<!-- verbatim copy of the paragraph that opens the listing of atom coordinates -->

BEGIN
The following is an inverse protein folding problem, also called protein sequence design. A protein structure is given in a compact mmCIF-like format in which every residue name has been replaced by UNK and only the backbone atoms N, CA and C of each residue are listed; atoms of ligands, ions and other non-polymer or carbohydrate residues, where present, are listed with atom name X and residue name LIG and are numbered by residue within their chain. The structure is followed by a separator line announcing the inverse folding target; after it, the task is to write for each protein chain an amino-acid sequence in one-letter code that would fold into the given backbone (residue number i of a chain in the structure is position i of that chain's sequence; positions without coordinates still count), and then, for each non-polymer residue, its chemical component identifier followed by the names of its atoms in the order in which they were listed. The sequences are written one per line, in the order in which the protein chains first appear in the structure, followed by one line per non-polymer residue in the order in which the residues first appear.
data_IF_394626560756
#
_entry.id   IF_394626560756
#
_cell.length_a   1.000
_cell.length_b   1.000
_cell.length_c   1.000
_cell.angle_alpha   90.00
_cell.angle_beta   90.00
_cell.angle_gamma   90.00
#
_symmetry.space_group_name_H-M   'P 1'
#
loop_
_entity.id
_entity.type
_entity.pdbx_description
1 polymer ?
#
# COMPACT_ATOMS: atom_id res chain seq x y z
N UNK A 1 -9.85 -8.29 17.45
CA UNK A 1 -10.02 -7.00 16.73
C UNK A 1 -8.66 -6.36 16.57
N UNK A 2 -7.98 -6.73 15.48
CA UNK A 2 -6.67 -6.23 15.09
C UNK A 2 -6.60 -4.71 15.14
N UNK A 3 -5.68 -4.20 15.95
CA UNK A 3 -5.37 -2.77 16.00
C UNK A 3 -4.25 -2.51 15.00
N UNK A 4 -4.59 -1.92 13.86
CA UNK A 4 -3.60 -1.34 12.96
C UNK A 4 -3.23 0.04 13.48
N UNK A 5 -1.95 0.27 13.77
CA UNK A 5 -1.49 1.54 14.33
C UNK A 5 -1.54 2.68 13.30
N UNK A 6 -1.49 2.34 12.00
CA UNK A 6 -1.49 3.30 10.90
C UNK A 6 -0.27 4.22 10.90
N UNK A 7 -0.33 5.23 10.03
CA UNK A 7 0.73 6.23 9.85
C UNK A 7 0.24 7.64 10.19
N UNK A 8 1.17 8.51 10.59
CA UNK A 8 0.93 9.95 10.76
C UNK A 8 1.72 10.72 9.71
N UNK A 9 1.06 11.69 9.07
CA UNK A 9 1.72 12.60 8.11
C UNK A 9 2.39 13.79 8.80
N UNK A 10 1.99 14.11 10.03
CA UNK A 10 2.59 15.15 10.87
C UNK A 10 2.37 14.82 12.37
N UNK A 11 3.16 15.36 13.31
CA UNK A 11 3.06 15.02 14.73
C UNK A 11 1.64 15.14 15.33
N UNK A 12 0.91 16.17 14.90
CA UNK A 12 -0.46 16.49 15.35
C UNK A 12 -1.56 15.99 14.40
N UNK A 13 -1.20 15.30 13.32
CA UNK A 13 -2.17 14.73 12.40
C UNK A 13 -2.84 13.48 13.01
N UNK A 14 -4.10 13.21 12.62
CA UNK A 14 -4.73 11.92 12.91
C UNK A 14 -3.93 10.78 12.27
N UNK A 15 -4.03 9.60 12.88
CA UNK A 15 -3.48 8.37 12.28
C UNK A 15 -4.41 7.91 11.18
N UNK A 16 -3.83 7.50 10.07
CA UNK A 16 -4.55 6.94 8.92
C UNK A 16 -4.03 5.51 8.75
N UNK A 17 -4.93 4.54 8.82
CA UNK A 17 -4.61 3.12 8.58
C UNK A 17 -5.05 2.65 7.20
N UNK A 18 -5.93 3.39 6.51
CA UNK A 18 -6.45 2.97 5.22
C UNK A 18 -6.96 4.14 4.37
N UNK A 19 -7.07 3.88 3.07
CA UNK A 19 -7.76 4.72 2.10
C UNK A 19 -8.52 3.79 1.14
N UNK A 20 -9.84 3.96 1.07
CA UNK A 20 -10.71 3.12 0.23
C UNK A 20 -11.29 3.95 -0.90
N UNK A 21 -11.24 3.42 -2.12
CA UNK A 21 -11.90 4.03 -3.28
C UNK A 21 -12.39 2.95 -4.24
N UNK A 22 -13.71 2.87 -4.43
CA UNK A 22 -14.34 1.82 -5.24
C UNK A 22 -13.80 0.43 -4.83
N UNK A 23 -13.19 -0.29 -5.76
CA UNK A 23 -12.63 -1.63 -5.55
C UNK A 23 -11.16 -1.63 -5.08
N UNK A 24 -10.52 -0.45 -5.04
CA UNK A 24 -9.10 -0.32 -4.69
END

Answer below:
The following is an inverse protein folding problem, also called protein sequence design. A protein structure is given in a compact mmCIF-like format in which every residue name has been replaced by UNK and only the backbone atoms N, CA and C of each residue are listed; atoms of ligands, ions and other non-polymer or carbohydrate residues, where present, are listed with atom name X and residue name LIG and are numbered by residue within their chain. The structure is followed by a separator line announcing the inverse folding target; after it, the task is to write for each protein chain an amino-acid sequence in one-letter code that would fold into the given backbone (residue number i of a chain in the structure is position i of that chain's sequence; positions without coordinates still count), and then, for each non-polymer residue, its chemical component identifier followed by the names of its atoms in the order in which they were listed. The sequences are written one per line, in the order in which the protein chains first appear in the structure, followed by one line per non-polymer residue in the order in which the residues first appear.